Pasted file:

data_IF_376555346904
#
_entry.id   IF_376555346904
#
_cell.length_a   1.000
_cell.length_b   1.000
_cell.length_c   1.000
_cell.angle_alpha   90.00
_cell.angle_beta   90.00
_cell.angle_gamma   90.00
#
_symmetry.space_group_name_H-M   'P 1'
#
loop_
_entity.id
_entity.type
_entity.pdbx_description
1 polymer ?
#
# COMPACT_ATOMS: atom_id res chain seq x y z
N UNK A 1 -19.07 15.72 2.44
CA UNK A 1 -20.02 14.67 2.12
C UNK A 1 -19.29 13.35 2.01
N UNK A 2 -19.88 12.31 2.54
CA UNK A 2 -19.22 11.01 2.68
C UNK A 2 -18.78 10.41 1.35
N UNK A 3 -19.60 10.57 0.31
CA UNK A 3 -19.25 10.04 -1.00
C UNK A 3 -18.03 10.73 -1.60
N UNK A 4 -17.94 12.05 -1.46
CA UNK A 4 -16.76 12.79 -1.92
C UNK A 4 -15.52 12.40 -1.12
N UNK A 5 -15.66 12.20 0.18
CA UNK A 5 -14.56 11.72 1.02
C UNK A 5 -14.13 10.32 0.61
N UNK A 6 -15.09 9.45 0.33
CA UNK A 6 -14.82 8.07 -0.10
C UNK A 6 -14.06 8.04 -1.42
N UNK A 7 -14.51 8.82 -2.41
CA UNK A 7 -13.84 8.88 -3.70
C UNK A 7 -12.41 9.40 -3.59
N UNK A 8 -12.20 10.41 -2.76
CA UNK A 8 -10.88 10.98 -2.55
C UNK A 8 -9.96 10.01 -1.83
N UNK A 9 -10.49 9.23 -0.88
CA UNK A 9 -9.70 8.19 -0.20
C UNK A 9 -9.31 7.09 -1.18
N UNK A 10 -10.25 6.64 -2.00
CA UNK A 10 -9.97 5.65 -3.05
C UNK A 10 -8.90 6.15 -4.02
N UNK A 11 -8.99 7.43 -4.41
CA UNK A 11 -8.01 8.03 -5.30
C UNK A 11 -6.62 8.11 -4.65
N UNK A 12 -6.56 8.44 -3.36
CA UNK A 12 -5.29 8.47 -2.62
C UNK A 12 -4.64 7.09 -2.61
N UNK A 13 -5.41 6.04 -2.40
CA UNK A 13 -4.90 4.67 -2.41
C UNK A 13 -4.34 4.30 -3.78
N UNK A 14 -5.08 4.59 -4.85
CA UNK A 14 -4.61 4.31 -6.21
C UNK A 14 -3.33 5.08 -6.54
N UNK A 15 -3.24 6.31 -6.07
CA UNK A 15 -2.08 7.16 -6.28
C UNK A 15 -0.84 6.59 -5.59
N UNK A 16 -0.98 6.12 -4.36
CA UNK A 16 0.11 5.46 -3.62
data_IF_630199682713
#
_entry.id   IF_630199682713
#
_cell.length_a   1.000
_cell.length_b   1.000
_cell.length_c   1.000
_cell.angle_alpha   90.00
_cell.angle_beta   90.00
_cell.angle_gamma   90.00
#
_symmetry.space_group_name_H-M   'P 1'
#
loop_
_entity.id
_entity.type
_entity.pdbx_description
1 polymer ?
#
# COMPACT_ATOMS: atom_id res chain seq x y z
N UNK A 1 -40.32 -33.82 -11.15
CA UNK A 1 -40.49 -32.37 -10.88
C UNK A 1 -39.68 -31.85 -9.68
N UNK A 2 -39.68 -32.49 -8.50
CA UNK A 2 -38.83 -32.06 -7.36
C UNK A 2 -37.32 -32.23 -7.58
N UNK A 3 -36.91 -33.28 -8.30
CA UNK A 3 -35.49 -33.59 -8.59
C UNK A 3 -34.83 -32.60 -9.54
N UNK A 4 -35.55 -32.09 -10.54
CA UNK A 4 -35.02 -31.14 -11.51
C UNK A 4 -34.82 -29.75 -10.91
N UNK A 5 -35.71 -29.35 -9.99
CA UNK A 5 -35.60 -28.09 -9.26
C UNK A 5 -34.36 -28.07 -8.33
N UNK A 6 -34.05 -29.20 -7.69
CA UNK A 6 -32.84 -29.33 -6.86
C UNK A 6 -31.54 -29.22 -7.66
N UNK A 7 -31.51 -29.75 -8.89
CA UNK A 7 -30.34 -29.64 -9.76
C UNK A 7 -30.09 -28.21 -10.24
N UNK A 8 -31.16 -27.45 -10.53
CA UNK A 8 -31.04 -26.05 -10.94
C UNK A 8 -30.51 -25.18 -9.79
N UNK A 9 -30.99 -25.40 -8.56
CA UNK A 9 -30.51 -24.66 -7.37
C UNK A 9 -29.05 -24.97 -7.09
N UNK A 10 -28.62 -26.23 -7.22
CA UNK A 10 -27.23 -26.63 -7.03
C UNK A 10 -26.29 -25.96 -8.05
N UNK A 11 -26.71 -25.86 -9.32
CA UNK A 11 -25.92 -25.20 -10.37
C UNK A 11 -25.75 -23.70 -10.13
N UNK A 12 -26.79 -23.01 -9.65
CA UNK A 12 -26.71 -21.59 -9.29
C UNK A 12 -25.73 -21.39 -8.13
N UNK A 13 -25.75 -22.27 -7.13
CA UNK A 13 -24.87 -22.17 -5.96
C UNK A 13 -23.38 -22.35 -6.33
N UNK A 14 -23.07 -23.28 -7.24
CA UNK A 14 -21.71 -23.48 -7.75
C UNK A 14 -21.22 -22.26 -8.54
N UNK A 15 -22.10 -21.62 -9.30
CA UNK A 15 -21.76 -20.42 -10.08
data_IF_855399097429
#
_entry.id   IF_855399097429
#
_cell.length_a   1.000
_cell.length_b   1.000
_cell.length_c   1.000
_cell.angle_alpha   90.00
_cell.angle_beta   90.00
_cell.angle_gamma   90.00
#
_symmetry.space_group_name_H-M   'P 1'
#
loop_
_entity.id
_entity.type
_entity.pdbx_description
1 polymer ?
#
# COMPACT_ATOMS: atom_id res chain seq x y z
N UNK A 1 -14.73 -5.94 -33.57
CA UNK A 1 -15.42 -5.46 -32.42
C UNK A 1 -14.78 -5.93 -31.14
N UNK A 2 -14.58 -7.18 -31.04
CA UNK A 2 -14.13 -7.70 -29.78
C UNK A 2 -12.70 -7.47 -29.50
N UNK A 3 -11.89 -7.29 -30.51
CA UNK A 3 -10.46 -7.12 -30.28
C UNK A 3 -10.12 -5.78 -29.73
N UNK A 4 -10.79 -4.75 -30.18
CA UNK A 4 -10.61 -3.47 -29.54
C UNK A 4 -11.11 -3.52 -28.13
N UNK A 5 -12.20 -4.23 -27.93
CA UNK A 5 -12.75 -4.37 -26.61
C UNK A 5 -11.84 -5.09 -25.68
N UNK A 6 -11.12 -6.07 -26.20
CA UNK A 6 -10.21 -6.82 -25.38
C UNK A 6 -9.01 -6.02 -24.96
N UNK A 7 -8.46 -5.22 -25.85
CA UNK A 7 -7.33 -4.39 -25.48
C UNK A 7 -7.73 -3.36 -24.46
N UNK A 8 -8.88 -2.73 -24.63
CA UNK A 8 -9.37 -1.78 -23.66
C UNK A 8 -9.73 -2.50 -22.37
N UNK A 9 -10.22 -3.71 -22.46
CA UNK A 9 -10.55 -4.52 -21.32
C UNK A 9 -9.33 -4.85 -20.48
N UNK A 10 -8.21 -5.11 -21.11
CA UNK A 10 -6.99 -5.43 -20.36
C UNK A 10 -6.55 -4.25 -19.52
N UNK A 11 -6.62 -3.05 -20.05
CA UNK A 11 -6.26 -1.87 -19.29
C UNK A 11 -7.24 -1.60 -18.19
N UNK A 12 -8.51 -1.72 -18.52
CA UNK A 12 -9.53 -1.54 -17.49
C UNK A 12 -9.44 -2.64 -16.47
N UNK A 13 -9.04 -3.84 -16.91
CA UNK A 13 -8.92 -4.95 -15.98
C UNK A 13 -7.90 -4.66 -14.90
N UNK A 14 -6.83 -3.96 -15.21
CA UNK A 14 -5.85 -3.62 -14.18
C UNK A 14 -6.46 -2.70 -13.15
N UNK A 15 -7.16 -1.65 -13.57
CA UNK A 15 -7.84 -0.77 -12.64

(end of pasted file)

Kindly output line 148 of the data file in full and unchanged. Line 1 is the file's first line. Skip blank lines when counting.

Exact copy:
_entity.pdbx_description